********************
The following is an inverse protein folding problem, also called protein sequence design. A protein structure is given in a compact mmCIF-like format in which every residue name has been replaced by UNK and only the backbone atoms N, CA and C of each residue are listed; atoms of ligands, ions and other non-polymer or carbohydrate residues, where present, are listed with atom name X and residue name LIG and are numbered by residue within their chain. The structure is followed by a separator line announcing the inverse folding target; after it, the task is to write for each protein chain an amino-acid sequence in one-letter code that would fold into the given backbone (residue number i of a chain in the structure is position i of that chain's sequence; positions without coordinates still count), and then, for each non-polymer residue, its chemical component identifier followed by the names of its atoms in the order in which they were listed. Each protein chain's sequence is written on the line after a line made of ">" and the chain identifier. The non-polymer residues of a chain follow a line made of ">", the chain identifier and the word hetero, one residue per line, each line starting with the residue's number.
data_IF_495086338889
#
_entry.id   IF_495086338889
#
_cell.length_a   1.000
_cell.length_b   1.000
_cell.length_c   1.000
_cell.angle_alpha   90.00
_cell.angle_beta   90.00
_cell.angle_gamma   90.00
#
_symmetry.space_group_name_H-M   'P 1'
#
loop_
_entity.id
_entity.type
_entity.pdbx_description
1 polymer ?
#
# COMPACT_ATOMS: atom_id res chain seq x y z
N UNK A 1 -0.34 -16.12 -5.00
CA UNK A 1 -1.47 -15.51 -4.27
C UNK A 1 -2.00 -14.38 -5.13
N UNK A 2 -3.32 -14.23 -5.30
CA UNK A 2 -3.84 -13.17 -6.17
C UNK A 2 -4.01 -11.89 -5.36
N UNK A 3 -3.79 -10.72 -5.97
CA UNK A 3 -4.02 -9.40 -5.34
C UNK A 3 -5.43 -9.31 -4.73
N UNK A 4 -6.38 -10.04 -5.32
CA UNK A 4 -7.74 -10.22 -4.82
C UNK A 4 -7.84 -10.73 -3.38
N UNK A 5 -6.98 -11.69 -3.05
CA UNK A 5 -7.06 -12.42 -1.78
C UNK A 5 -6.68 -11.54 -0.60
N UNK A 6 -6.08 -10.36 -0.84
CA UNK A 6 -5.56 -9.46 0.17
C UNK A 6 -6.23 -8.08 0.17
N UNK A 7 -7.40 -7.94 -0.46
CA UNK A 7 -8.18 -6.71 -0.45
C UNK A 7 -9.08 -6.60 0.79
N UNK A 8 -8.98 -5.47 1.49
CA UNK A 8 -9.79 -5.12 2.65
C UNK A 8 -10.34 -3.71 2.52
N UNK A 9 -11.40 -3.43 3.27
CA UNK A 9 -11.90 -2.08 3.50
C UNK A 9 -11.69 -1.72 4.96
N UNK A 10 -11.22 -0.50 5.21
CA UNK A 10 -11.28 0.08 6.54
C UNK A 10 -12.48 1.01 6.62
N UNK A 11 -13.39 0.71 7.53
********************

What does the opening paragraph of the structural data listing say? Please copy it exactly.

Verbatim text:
The following is an inverse protein folding problem, also called protein sequence design. A protein structure is given in a compact mmCIF-like format in which every residue name has been replaced by UNK and only the backbone atoms N, CA and C of each residue are listed; atoms of ligands, ions and other non-polymer or carbohydrate residues, where present, are listed with atom name X and residue name LIG and are numbered by residue within their chain. The structure is followed by a separator line announcing the inverse folding target; after it, the task is to write for each protein chain an amino-acid sequence in one-letter code that would fold into the given backbone (residue number i of a chain in the structure is position i of that chain's sequence; positions without coordinates still count), and then, for each non-polymer residue, its chemical component identifier followed by the names of its atoms in the order in which they were listed. Each protein chain's sequence is written on the line after a line made of ">" and the chain identifier. The non-polymer residues of a chain follow a line made of ">", the chain identifier and the word hetero, one residue per line, each line starting with the residue's number.